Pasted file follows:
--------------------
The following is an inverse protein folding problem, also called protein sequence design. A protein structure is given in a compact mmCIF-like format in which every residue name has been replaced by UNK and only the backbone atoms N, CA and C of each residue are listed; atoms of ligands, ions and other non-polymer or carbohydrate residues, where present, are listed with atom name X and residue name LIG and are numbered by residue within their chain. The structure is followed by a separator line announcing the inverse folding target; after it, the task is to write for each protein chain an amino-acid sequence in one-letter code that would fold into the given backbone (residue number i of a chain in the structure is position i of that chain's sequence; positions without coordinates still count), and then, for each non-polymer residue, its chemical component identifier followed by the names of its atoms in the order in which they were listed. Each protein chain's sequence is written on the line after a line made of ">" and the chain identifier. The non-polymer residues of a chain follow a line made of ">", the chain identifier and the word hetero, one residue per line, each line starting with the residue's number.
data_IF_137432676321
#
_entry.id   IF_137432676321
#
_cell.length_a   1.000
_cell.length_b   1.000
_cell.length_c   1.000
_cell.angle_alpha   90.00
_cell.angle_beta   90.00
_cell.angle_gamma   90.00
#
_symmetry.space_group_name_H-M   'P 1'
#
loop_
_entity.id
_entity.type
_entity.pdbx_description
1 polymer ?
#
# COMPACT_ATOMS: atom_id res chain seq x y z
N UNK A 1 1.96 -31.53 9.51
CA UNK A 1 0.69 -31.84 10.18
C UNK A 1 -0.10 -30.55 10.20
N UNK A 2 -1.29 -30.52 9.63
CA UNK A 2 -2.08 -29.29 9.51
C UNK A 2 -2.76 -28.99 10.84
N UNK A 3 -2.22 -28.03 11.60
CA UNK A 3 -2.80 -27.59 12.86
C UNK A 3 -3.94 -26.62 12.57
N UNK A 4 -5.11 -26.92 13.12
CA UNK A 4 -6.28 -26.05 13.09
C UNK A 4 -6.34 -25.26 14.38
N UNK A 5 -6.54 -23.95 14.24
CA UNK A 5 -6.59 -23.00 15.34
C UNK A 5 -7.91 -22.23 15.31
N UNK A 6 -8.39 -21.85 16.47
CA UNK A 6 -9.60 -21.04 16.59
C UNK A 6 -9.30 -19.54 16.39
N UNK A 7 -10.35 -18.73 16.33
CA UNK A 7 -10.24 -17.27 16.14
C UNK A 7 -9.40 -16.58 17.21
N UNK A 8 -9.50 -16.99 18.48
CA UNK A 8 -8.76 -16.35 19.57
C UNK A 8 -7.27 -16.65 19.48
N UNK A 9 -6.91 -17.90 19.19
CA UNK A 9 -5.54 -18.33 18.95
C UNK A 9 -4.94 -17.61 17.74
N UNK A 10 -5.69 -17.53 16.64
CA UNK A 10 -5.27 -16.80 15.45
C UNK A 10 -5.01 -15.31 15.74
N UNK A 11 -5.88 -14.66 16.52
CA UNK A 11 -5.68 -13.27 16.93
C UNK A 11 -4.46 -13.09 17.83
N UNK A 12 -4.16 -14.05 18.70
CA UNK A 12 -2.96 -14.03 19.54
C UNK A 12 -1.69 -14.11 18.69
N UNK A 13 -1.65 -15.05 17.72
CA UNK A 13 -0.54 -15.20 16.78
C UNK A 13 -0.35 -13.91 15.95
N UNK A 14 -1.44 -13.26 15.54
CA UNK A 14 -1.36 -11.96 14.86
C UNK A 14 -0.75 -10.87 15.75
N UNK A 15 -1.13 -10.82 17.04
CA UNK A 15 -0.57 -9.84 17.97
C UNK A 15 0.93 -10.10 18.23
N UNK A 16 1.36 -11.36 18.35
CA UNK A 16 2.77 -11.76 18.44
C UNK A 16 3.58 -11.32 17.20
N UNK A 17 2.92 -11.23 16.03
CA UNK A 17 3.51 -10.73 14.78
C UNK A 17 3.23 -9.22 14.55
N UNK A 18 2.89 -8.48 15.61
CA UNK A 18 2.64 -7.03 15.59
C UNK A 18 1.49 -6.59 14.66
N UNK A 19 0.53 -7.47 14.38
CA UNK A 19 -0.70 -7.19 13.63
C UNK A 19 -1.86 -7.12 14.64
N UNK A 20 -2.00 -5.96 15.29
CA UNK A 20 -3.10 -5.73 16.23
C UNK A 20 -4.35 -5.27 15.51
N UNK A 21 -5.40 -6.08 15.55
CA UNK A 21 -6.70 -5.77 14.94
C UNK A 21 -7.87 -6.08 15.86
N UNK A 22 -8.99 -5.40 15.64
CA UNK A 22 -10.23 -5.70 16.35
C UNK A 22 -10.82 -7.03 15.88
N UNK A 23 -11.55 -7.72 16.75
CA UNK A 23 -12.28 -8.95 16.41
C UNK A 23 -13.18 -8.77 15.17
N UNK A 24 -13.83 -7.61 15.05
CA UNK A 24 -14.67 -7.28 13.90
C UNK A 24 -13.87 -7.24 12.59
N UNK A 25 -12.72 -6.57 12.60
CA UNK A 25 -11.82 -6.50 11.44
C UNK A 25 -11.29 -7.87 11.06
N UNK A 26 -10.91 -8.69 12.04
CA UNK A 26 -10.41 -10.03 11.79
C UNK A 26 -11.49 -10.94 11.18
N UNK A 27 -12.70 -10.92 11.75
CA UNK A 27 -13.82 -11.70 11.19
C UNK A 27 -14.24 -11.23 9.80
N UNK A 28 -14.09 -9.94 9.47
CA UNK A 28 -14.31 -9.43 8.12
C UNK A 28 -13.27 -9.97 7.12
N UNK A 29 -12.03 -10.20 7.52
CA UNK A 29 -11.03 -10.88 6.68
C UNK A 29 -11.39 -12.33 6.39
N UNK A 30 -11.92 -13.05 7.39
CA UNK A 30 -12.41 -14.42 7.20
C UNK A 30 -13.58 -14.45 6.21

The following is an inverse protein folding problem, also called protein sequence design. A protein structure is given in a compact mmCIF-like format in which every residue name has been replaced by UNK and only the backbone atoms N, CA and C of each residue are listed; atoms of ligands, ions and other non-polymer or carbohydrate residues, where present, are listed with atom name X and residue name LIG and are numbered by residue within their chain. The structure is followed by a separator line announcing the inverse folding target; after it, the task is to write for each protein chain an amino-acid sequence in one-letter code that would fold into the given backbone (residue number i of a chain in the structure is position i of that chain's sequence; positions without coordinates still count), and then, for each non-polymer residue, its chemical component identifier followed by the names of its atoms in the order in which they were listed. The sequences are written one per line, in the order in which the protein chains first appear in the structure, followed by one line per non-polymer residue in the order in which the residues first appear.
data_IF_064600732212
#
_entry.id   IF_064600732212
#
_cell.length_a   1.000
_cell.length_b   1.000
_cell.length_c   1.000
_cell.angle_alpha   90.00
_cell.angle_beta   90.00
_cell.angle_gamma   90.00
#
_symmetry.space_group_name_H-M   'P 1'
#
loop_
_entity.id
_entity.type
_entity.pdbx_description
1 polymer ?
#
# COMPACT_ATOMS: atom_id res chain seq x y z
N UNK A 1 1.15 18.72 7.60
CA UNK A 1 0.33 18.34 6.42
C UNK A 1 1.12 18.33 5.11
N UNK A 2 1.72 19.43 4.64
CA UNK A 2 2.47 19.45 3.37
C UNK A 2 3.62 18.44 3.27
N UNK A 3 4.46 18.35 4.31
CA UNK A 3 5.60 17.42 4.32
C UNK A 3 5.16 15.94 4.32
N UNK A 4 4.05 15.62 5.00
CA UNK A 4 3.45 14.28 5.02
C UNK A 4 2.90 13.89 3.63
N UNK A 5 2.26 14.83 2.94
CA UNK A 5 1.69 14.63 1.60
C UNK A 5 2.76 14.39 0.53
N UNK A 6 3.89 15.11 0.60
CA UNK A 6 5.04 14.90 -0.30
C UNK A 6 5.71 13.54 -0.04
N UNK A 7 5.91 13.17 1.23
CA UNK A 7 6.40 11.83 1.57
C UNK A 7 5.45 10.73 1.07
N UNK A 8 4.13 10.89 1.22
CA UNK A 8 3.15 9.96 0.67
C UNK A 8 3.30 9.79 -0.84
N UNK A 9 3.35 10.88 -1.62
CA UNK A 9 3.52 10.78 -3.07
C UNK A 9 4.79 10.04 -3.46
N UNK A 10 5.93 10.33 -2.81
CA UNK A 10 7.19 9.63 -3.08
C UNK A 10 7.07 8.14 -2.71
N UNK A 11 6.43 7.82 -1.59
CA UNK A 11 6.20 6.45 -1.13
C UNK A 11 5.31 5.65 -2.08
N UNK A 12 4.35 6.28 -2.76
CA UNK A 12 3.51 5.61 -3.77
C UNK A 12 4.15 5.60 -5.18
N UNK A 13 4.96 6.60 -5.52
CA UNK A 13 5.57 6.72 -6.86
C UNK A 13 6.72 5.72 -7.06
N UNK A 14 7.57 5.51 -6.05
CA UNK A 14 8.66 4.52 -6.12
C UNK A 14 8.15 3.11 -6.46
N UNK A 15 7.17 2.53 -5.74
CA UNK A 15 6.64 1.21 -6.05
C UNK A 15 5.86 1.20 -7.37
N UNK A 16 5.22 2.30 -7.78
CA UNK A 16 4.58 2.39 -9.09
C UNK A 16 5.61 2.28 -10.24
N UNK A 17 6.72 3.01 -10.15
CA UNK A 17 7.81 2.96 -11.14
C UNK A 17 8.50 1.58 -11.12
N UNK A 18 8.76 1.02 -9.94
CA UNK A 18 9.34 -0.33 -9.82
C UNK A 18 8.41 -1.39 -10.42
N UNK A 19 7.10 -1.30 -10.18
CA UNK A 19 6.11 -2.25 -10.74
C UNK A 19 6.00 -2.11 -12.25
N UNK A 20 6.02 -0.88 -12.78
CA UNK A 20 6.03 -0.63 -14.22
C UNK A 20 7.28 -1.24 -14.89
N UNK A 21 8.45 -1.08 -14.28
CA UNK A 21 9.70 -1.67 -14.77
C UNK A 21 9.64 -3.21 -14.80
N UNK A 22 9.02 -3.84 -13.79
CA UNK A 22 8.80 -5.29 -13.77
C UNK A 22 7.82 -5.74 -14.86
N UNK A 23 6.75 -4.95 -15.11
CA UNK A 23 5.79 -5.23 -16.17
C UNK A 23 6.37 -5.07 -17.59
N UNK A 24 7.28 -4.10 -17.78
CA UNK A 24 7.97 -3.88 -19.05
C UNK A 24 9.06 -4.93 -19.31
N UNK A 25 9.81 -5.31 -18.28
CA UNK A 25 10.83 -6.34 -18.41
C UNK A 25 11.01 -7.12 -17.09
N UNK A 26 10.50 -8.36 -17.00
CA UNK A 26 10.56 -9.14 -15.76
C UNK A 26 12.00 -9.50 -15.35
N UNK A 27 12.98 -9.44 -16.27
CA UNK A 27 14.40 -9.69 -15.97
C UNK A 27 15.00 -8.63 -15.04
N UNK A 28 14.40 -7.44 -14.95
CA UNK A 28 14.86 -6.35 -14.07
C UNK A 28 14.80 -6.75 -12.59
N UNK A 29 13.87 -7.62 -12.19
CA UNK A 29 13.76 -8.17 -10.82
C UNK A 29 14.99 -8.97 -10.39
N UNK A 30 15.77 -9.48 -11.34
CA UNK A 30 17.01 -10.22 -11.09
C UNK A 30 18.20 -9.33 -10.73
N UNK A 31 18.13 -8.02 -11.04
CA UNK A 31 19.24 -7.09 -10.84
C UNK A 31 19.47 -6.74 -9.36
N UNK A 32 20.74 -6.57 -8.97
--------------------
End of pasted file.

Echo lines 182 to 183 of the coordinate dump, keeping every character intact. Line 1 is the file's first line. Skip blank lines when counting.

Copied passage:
CA UNK A 17 7.81 2.96 -11.14
C UNK A 17 8.50 1.58 -11.12